Love In Turmoil

Kashmir is not only a huge family planning story but an emerging market for aphrodiacs as well. However, in-between lies the larger reality that how over two decades of strife has fundamentally shifted the biology of people who never might have known what premature ovarian failure is! A Kashmir Life report

Cover-Chinar-and-RomanceRafia was just 14 when security men barged into her residence looking for her brother. Before they (security men) left, they fired inside the house. A bullet hit Rafia. The images of the day remained etched in her memory ever since. She survived but as she reached her puberty, she was diagnosed with Polycystic Ovarian Syndrome (PCOS) also known as Hirsutism, a major endocrine disorder that renders women infertile.

Similarly, Rukaiya, a middle class housewife who lives in the city outskirts, had to abort three times despite conceiving successfully after her brother died in a cross fire. She consulted doctors who diagnosed her with Post Traumatic Stress Disorder (PTSD), a phenomenon detected in 20 per cent of people visiting state run psychiatric hospital.

On the other hand, increased stress levels in males trigger erectile dysfunction, decreased sperm count and decreased libido. “Almost one third of the total infertility cases in Kashmir are due to male factors with low semen count being major issue,” says Dr Sharik Masoodi.

Premature Ovarian Failure (POF) is another reason for female infertility which is also largely attributed to stress related disorders. Rotunda-Hygiea IVF Clinic in Srinagar conducted a clinical screening of around 2000 women (below 40-age group) with infertility symptoms and put the incidence of POF at 26 per cent which is alarmingly high compared to the national average of 1-5 per cent. Doctors blame stress for such alarming increase in infertility cases, but say, further studies are needed to determine the exact cause.

“15.7 per cent women in Kashmir who fall in child-bearing age will never have a child without clinical intervention,” claims Dr Ashraf Ganai, Kashmir’s renowned endocrinologist who now works in AIIMS at New Delhi.

Dr Ashraf was part of a study carried out by SKIMS in 1997 which involved 10063 married couples. “The study has revealed that 90% of female infertility is due to PCOS and related diseases, 5% are due to POF and another 5% due to other stresses in our lives,” says Dr Ashraf.  Another survey that was conducted from 2007 to 2012 showed the hospital prevalence (not community prevalence) of primary infertility at around 20 per cent.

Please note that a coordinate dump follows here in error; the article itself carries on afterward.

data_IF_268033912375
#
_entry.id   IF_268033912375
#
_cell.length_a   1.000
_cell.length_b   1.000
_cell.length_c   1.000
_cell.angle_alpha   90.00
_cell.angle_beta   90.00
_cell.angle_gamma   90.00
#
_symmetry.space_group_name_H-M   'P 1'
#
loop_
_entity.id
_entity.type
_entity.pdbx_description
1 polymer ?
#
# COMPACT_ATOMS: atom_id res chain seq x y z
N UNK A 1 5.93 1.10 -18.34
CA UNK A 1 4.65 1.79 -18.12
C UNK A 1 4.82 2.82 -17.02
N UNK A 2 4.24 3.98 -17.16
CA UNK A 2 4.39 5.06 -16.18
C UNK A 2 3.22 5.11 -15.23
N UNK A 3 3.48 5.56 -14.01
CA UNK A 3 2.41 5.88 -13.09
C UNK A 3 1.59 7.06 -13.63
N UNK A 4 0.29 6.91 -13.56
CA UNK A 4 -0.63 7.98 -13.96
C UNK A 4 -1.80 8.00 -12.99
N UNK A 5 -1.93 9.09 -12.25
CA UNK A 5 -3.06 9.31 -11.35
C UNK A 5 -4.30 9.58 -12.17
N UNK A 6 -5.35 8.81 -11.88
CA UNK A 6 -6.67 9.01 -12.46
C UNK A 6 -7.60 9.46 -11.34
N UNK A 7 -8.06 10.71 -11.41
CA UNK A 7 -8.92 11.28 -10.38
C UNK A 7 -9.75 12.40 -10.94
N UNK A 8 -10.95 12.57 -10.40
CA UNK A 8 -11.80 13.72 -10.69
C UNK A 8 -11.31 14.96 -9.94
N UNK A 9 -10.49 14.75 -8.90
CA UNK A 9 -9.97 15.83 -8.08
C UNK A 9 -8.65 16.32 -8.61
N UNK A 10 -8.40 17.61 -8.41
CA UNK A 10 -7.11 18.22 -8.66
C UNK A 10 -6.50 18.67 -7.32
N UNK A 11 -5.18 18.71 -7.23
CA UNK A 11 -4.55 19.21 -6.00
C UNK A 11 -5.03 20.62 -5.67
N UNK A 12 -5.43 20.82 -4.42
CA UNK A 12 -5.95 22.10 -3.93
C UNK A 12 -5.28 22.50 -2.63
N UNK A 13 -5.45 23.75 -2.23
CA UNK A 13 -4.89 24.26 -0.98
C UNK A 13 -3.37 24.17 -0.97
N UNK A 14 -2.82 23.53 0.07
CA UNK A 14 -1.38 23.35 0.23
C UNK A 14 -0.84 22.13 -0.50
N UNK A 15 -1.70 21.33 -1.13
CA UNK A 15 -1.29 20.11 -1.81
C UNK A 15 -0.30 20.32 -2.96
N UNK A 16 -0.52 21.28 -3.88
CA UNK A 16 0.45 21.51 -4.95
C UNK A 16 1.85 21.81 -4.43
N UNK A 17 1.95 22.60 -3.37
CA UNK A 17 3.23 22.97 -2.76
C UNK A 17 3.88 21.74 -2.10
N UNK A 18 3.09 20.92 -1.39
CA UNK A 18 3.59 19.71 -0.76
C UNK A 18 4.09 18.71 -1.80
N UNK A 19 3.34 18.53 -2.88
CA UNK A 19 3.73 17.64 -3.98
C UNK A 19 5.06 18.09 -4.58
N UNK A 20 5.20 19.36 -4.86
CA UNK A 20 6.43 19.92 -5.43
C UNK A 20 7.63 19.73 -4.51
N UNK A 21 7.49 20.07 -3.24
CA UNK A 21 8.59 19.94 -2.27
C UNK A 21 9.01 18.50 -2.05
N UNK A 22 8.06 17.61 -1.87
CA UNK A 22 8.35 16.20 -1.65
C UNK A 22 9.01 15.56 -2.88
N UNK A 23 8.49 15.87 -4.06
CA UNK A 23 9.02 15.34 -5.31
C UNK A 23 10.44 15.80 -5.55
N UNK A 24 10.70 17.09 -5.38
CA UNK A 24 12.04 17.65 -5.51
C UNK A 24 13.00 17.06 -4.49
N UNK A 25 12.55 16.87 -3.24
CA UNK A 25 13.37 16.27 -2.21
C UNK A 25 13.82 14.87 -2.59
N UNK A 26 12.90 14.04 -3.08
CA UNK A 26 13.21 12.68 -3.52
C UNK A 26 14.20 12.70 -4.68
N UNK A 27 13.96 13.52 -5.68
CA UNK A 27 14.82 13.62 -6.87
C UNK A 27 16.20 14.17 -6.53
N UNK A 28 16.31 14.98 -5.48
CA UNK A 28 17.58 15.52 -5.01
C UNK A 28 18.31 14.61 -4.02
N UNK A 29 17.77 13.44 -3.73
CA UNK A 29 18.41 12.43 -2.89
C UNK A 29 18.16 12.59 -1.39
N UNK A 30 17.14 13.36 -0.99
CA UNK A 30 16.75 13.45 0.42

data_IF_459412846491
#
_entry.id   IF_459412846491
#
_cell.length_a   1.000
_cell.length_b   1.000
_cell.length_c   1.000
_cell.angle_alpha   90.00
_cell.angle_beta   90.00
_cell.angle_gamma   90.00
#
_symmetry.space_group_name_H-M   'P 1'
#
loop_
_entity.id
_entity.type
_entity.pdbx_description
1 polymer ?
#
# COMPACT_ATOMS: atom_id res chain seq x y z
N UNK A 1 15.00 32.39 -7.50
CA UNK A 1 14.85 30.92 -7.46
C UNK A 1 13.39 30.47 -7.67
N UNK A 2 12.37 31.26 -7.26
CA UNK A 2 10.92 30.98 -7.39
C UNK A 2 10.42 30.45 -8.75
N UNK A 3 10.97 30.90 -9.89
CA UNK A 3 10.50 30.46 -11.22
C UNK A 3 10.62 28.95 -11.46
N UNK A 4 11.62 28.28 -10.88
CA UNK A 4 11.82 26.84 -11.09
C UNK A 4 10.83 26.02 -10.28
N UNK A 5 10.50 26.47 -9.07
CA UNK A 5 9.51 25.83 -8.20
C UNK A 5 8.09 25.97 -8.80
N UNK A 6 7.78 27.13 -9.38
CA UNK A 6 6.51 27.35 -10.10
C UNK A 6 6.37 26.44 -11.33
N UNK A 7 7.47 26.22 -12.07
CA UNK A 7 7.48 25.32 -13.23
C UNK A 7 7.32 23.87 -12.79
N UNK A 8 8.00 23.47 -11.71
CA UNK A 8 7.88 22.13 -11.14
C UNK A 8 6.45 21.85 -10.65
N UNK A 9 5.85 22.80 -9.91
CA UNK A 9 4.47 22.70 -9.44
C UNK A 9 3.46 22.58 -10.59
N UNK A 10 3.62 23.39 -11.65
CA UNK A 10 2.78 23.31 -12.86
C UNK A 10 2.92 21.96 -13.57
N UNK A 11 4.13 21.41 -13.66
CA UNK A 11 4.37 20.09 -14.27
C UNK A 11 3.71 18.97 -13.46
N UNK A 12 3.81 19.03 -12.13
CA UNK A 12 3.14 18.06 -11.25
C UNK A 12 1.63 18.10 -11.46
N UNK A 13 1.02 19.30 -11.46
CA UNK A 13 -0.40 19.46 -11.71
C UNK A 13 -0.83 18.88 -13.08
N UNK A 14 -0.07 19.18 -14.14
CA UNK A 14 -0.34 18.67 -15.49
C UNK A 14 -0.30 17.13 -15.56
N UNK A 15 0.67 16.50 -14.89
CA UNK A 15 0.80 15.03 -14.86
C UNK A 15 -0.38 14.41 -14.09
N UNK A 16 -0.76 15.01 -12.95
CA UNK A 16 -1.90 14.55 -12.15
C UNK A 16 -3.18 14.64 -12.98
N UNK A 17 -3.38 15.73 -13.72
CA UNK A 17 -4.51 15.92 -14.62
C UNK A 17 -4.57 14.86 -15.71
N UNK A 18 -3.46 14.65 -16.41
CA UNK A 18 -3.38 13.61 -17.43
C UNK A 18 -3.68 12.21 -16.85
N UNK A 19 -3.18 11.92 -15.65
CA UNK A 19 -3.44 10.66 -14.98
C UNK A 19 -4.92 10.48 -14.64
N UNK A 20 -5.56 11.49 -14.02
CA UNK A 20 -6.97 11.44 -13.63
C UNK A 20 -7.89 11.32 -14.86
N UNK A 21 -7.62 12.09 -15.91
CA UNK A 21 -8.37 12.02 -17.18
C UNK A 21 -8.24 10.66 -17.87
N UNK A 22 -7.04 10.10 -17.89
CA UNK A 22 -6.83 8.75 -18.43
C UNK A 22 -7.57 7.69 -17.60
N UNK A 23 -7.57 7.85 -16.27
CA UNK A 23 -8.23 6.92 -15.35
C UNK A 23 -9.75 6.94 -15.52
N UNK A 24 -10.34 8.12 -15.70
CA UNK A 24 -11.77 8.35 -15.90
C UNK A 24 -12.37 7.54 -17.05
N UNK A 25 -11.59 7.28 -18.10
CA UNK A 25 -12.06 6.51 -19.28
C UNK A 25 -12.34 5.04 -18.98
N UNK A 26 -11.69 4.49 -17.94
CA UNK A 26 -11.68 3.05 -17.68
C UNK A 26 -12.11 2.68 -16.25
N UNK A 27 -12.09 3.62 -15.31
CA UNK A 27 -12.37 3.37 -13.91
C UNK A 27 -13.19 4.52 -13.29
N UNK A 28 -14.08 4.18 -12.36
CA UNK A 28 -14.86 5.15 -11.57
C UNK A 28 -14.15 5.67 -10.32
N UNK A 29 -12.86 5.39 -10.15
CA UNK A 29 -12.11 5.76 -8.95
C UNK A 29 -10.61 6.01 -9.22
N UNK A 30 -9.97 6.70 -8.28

“It is a lifestyle crisis and metabolic disorder that is aided by stress,” asserts Dr Ashraf. “It obviously is on the increase. I have documented cases of 2050 women in Kashmir and around 550 in Delhi from AIIMS where I tackle these cases.”

According to Dr Abdul Hameed Zargar, renowned endocrinologist who earlier headed SKIMS, premature menopause has risen to 11 percent which is an increase by two percent since 1990 when the militancy broke out.

Surprisingly, such illnesses were unheard-of in Kashmir just a few decades ago. But, since the onset of militancy in Kashmir in 1989, cases related to infertility saw a huge surge, thus giving rise to a new business: the infertility clinics.

“There are many counseling clinics but right now we have only two infertility clinics,” says Dr Ruheel Nisa, gynecologist who owns Rotunda Hygeia Clinic, Kashmir’s first infertility clinic since 2003.

“We tackle around 100 IVF patients a year and our results are around 40% which is not bad.”  Dr Ruheel says. She flies experts (an embryologist and IVF experts) from Mumbai every month to treat the patients in Kashmir. Dr Ruheel claims that her clinic has successfully delivered more than 300 babies, so far. “We, however, do not do surrogacy because it is forbidden in Islam,” informs Dr Ruheel.